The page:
Objectives: This study examined the relationship of community-level stressors to behavioral and emotional problems among African-American and white children with special health care needs.
Methods: The authors interviewed 257 low-income caregivers of children with special health care needs in an urban Midwestern city who brought their child for a primary health care visit to a community health center between September 2001 and May 2002. Sociodemographic characteristics as well as information about the children's behavioral and emotional problems, the health status of the children, perceptions of urban community stress, access to health care, and satisfaction with health care were collected to determine racial differences in the impact of urban stress on behavioral and emotional problems.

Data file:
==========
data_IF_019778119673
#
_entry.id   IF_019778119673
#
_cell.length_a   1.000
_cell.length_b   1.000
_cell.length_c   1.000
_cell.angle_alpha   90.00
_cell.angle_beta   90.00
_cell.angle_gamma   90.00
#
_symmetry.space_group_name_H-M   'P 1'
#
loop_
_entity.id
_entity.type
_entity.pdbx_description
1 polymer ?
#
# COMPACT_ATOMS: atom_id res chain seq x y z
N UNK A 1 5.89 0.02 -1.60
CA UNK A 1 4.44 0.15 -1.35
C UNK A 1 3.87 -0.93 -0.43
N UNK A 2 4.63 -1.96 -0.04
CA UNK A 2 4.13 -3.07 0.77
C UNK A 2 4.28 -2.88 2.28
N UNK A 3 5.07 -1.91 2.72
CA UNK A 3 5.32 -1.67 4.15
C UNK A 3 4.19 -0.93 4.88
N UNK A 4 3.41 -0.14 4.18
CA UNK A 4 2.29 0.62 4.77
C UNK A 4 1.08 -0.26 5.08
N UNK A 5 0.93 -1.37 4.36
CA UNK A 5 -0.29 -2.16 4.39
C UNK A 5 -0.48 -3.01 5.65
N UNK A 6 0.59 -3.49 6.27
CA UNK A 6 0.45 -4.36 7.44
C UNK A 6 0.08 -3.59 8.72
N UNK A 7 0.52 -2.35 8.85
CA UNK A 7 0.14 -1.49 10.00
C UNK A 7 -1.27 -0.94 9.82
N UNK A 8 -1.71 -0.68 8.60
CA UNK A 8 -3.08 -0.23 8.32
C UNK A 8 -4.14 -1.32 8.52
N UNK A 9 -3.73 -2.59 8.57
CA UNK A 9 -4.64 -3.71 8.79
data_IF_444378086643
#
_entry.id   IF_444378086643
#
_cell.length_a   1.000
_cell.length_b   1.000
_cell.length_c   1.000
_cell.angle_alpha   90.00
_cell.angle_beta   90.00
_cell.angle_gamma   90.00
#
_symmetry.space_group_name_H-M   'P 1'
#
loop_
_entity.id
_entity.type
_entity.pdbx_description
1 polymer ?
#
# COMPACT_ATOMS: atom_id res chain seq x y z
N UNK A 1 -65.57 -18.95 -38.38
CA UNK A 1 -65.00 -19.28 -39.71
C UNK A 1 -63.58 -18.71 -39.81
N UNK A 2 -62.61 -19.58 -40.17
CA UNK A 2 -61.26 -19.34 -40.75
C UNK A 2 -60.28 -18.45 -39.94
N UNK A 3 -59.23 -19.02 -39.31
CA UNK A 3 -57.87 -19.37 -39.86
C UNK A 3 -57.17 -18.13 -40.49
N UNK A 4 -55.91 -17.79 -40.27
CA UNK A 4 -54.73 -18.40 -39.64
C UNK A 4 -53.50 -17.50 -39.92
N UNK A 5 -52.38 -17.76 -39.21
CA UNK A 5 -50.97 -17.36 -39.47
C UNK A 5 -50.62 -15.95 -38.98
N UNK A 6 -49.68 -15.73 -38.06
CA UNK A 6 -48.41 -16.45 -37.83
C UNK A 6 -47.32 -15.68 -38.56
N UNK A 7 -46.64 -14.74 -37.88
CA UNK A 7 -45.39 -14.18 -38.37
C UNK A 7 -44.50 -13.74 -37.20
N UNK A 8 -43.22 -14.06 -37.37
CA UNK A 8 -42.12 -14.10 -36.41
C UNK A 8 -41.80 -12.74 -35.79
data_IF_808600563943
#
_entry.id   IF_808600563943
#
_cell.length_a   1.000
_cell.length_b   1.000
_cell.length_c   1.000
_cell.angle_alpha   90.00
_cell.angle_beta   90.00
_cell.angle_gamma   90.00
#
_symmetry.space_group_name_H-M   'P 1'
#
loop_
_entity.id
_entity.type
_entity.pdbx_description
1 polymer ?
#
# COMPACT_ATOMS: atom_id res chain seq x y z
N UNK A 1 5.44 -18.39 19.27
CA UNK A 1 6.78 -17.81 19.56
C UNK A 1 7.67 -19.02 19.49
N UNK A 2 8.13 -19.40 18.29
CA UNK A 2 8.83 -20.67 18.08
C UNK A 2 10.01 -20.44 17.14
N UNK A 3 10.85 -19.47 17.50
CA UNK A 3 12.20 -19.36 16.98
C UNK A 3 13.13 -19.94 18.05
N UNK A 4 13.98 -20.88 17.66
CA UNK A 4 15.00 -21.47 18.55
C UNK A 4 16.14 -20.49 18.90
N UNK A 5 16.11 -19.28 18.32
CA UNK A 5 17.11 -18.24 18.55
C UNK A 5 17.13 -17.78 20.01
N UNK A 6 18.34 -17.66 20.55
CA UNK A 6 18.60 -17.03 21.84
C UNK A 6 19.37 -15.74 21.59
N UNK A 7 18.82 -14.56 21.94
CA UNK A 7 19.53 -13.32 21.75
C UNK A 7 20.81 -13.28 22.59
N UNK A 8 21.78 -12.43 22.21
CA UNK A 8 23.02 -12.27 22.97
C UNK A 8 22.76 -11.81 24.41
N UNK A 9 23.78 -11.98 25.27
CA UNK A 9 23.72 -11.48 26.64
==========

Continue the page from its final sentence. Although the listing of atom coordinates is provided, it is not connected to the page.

Results: Urban community stressors, race, and child's health status were significantly associated with behavioral and emotional problems among children with special health care needs. The association between urban stress and total behavioral problems did not differ by race.
Conclusions: When caring for children with special health care needs, especially those with emotional or behavioral problems, primary care providers may be better able to identify important aggravating factors if they also assess urban stress. Systems of care are needed that can assist in addressing urban community-level stressors.